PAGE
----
Johnson won't kneel during Anthem, but "I do support peaceful protest"

Jimmie Johnson is a stand-up kind of guy.

Johnson won't kneel during Anthem, but "I do support peaceful protest"
Toyota flags, American flags
Jimmie Johnson, Hendrick Motorsports Chevrolet
Giant American Flag
Armed forces and the American flag
Jimmie Johnson, Hendrick Motorsports Chevrolet
The American flag
Jimmie Johnson visits President Barack Obama at the White House
Jimmie Johnson, Hendrick Motorsports Chevrolet
Jimmie Johnson, Hendrick Motorsports Chevrolet
Jimmie Johnson, Hendrick Motorsports Chevrolet
Jimmie Johnson, Hendrick Motorsports Chevrolet
Jimmie Johnson, Hendrick Motorsports Chevrolet
Jimmie Johnson, Hendrick Motorsports Chevrolet

The philanthropic endeavors of the seven-time Cup champion have been well-documented during his NASCAR tenure.

Whether that means coming to the aid of others — as he did last week when he assisted victims of Hurricane Irma in Florida or supporting breast cancer survivors at Charlotte Motor Speedway on Wednesday — Johnson is extremely generous with his time and contributions.

And when it comes to rising for the National Anthem, Johnson will always stand up. Last Sunday, the National Football League received as much or more attention for its pregame activities as it did for the action on the field.

Johnson's take on National Anthem debate

While Johnson comprehends — and supports other athletes who desire to express their convictions, he’ll continue to exercise his own freedom when it comes to pre-race protocol.

“I’m one that believes that social injustice and racism are absolutely unacceptable,” Johnson said. “I also believe that we all have freedom of speech. I do support peaceful protest. Through my upbringing and my childhood, I had grandfathers that served (in the military). My grandmother served. My brother-in-law served and lost his life serving our country — helping others that served our country.

“So, I choose to stand. And I will stand.... We can debate the gray areas of the First Amendment and all work up our opinions. I have mine. I stated mine. I believe in peaceful protests — and I choose to stand.”

No White House invite

Traditionally, most sports champions are feted at the White House, where the Commander in Chief acknowledges each team’s accomplishments. NASCAR is no different. Last Friday, Stephen Curry voiced his desire to decline the invitation, which was later rescinded by the White House.

As of Wednesday, the White House has yet to reach out to Johnson and the No. 48 Hendrick Motorsports team following their 2016 title. But, for now, Johnson has a greater concern — the 2017 playoffs.

“We haven’t had the invite,” Johnson said. “In other years, it’s been the case as well. I’ve been so focussed on trying to win races and get back into this championship battle that it hasn't even crossed my mind.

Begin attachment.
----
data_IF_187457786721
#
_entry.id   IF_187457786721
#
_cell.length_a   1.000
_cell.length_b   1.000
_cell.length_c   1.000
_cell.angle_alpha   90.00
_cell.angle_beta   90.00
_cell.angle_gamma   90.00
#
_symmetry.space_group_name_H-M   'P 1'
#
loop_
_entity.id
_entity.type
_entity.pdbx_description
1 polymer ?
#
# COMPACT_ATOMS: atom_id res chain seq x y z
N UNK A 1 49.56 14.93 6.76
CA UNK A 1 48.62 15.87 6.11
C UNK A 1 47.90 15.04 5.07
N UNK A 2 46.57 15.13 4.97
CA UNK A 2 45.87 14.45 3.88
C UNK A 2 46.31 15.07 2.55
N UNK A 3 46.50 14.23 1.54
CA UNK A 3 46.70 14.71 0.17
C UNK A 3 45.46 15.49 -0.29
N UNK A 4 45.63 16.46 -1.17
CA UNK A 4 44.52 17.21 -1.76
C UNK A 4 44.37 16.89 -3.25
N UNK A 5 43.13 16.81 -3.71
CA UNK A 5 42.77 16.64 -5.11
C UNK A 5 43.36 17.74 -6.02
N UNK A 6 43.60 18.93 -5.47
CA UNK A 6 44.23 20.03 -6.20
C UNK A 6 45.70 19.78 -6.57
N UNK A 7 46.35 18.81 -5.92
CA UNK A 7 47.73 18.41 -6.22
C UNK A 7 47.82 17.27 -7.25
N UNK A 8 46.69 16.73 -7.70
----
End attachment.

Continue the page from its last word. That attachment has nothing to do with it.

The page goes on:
“Those things do take a long time to plan. With only a handful of weeks left, I’m not sure what will shake out. I’m just going to stay focused on winning the championship.”

Looking towards the championship

After finishing 14th on Sunday at Loudon, Johnson is currently seventh in the Monster Energy Cup Series standings, 73-points behind Playoff leader Martin Truex Jr. This weekend the Cup tour competes at Dover International Speedway — Johnson’s best track on the circuit. With 11 career wins, including a victory last June, Johnson holds the record for most checkered flags at the Monster Mile. He has also scored 16 top fives and 22 top 10s in 31 starts.

“The last three weeks we’ve been managing our internal expectations and the challenges of a race weekend much better,” Johnson said. “Sure we had an issue at New Hampshire (in practice) and crashed the second lap on the track, and it put us in a little bit of a hole. But we really had a clean day on the race track, a good performance. So we’re going in the right direction.

“Sure, we wish we had a chunk of speed, and it’s obvious that there’s a couple of cars that have a good advantage on everyone, but we’re going to fight to the very end. Tracks like Dover, tracks like Charlotte, our expectations are high, and we hope we can take advantage of our best tracks.”

Dover couldn’t come at a better time for Johnson. The last time the No. 48 Chevy led a lap was 12 races ago at Daytona. In the last eight races, Johnson has only advanced to the final round of qualifying twice.

Like most of the field, Johnson has struggled to keep up with the Toyotas over the second half of the season. He understands the feeling of having that level of advantage, having been the dominant driver for so much of his career. Sure, it would be easy for Johnson to dwell on the performance of the Nos. 78 (Truex) and 18 (Kyle Busch) teams, but it has always been the team’s philosophy to concentrate on their own program.

“That’s honestly always been our approach,” Johnson said. “There’s only two guys with this big advantage. We want to be the third guy. We want to be in that group. So we’ve kept our head down and tried to achieve that.”

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